In my denomination, we take an ordination vow to serve God’s people with energy. I am not aware of anyone being charged with breaking this particular ordination vow, but I am aware of leaders whose energy for professional ministry is in fact depleted. Sometimes we are depleted of the energy to do much of anything.
It wasn’t until yesterday when I finally felt like I’d recovered physically from the family wedding we celebrated the previous weekend. As much as we loved the wedding, I was absolutely drained for days. My legs ached. My attention span was nil. My need for sleep rivaled somebody with mono.
Years ago, when I announced to a congregation I used to serve that I was leaving to follow HH to the Midwest, someone asked me what I would be doing. I didn’t have a call myself, but that was okay. I was absolutely spent. “I’m really tired,” I said to the group who had gathered. “Really tired.” I slept for two weeks after moving to Illinois. I had worked really hard and then I was done.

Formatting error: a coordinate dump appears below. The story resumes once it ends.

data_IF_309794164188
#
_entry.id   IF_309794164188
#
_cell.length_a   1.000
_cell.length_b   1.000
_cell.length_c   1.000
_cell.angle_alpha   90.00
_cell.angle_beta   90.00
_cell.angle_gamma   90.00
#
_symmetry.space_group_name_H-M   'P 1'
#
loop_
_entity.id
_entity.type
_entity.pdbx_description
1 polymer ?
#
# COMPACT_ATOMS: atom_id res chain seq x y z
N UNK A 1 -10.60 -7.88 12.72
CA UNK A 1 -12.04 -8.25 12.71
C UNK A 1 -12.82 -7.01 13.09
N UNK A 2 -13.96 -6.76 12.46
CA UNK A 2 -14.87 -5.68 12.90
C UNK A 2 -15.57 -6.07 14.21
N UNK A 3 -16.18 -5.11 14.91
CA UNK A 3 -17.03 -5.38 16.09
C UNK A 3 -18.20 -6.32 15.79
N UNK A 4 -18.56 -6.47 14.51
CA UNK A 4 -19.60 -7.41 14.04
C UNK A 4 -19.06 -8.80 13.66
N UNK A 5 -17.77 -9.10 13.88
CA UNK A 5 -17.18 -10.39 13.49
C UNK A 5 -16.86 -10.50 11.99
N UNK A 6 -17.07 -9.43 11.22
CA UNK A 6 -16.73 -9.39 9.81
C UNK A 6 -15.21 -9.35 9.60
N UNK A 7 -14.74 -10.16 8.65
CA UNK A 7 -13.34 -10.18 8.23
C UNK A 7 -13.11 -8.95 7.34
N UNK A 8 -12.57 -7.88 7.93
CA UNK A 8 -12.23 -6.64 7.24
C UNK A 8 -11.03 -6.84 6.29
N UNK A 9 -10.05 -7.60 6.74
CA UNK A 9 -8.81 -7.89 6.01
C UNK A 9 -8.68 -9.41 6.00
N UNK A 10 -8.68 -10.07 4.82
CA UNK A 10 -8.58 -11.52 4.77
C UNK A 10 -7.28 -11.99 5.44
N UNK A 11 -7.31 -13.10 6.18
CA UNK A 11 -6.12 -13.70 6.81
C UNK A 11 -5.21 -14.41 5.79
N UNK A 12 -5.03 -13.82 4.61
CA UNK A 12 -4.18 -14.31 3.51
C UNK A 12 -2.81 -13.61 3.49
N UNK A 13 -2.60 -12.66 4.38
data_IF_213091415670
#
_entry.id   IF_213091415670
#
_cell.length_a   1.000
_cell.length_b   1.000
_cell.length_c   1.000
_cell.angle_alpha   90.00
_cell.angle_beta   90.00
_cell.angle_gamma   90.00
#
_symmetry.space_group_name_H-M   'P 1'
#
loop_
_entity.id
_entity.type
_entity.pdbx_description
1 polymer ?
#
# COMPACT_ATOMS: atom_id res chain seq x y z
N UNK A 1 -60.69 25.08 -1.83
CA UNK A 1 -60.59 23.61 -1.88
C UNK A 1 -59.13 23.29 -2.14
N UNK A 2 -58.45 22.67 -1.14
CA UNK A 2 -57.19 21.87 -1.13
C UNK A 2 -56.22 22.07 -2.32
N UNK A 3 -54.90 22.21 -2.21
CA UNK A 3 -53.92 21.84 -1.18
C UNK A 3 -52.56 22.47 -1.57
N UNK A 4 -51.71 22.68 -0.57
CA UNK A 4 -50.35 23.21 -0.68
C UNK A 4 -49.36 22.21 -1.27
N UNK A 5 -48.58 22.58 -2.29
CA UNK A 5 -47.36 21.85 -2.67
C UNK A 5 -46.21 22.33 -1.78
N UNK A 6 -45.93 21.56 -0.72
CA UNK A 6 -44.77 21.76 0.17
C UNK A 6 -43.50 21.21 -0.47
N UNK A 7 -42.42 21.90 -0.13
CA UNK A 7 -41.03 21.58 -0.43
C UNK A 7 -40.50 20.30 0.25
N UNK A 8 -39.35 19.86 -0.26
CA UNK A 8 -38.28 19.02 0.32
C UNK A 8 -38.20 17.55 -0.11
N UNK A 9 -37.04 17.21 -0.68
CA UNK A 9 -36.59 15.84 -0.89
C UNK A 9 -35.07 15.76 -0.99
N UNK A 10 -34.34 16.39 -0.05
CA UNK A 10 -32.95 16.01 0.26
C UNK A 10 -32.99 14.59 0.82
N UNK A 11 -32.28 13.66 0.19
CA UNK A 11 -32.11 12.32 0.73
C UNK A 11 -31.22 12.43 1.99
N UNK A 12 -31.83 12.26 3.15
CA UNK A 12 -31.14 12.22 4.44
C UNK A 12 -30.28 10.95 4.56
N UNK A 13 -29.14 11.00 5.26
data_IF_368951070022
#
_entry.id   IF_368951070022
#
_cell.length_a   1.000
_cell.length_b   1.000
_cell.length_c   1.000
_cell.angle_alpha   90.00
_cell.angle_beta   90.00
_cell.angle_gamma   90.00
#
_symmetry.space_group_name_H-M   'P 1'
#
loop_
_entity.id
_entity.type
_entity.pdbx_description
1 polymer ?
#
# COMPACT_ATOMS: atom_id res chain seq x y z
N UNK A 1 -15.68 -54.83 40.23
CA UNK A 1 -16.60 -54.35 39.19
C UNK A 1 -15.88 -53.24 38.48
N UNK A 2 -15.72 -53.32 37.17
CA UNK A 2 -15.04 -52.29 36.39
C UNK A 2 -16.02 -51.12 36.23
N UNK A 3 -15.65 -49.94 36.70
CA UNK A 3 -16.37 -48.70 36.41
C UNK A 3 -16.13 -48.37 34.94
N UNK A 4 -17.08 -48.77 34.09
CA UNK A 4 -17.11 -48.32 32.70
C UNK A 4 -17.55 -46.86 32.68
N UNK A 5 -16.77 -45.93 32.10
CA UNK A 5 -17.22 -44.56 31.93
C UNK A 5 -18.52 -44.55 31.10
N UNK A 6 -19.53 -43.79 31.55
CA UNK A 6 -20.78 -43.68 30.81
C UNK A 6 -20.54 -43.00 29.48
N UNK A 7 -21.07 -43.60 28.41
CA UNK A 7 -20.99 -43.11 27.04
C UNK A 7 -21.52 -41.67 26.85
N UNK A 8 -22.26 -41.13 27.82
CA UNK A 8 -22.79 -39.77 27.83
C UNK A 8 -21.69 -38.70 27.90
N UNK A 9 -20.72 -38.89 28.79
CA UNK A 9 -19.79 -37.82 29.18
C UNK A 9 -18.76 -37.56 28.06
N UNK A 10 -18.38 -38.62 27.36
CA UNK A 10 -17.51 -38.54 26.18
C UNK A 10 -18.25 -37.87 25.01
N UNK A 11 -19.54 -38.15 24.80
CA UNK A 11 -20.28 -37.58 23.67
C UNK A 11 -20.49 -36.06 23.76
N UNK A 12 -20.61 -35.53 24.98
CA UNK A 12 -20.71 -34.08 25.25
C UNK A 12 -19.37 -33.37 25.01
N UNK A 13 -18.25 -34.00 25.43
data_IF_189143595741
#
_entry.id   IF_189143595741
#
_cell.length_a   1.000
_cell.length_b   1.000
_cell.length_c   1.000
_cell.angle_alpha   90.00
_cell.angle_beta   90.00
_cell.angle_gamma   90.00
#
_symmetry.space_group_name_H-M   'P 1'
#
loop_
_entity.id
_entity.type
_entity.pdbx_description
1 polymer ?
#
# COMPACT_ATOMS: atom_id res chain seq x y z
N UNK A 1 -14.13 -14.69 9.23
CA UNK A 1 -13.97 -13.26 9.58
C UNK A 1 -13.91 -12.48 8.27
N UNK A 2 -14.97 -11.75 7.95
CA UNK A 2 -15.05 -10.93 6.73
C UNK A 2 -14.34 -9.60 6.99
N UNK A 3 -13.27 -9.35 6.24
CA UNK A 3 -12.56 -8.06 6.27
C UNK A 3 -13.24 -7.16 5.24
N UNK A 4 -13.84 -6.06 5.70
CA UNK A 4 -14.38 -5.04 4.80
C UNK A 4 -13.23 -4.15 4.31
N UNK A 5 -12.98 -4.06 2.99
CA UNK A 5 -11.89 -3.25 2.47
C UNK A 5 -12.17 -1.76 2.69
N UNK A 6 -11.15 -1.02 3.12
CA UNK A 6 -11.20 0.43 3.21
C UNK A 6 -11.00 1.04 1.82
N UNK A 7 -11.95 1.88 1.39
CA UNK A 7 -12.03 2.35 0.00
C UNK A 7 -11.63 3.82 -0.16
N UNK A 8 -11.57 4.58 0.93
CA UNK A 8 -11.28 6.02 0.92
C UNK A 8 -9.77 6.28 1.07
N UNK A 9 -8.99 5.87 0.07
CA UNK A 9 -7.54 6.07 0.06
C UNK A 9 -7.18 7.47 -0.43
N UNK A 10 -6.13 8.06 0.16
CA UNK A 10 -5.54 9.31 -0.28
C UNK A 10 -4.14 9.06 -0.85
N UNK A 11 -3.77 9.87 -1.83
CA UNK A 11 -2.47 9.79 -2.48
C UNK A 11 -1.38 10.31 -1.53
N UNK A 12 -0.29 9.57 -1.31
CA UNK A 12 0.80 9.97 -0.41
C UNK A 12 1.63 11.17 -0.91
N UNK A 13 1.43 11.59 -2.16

For what do we have energy? In one way, this is a question for the privileged. If I’m a single mom with no education and no safety net, I need to find the energy to do whatever it takes to support my family. I don’t have the benefit of waiting for “the right job.”
What concerns me about many of my ministry colleagues is that we often stay in a position even when our energy for that ministry is long gone. We have checked out. But we need the paycheck until we can find a new position. Or we need to hang on until we can afford to retire.
This is a problem not merely for our own souls but for the communities we serve. I observe serious damage to congregations when a pastor doesn’t leave after the energy is gone. But many of us stay nevertheless.
On the cusp of Labor Day weekend, this week’s posts will be about the work of professional ministers in the 21st Century. We are in the throes of tumultuous – and exciting – change in The Church. When our labor as pastors is lifeless, God’s people suffer. But it doesn’t have to be this way.
Image of the windmill farm along Interstate 65 in Indiana.